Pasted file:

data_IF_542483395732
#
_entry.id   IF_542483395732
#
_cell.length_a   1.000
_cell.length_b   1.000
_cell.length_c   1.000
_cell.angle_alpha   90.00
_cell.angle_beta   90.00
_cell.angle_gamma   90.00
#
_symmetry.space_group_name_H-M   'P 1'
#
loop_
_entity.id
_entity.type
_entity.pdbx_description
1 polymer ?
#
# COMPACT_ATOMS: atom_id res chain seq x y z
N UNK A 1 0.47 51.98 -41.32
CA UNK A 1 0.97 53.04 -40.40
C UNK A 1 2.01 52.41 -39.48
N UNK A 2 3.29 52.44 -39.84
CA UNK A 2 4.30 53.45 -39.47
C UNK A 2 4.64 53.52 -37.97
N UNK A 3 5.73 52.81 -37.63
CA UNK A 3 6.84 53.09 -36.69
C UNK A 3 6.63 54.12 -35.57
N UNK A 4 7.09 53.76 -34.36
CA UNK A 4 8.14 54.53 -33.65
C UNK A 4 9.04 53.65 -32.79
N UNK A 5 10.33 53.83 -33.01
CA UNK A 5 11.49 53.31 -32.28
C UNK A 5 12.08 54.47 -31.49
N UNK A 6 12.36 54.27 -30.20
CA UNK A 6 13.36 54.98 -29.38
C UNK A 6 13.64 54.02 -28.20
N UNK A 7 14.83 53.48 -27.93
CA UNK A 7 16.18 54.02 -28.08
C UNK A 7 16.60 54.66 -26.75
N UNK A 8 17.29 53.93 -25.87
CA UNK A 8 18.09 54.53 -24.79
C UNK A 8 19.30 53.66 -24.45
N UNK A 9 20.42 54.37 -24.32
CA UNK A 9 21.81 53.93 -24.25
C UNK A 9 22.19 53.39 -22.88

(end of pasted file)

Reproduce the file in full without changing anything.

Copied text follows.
data_IF_542483395732
#
_entry.id   IF_542483395732
#
_cell.length_a   1.000
_cell.length_b   1.000
_cell.length_c   1.000
_cell.angle_alpha   90.00
_cell.angle_beta   90.00
_cell.angle_gamma   90.00
#
_symmetry.space_group_name_H-M   'P 1'
#
loop_
_entity.id
_entity.type
_entity.pdbx_description
1 polymer ?
#
# COMPACT_ATOMS: atom_id res chain seq x y z
N UNK A 1 0.47 51.98 -41.32
CA UNK A 1 0.97 53.04 -40.40
C UNK A 1 2.01 52.41 -39.48
N UNK A 2 3.29 52.44 -39.84
CA UNK A 2 4.30 53.45 -39.47
C UNK A 2 4.64 53.52 -37.97
N UNK A 3 5.73 52.81 -37.63
CA UNK A 3 6.84 53.09 -36.69
C UNK A 3 6.63 54.12 -35.57
N UNK A 4 7.09 53.76 -34.36
CA UNK A 4 8.14 54.53 -33.65
C UNK A 4 9.04 53.65 -32.79
N UNK A 5 10.33 53.83 -33.01
CA UNK A 5 11.49 53.31 -32.28
C UNK A 5 12.08 54.47 -31.49
N UNK A 6 12.36 54.27 -30.20
CA UNK A 6 13.36 54.98 -29.38
C UNK A 6 13.64 54.02 -28.20
N UNK A 7 14.83 53.48 -27.93
CA UNK A 7 16.18 54.02 -28.08
C UNK A 7 16.60 54.66 -26.75
N UNK A 8 17.29 53.93 -25.87
CA UNK A 8 18.09 54.53 -24.79
C UNK A 8 19.30 53.66 -24.45
N UNK A 9 20.42 54.37 -24.32
CA UNK A 9 21.81 53.93 -24.25
C UNK A 9 22.19 53.39 -22.88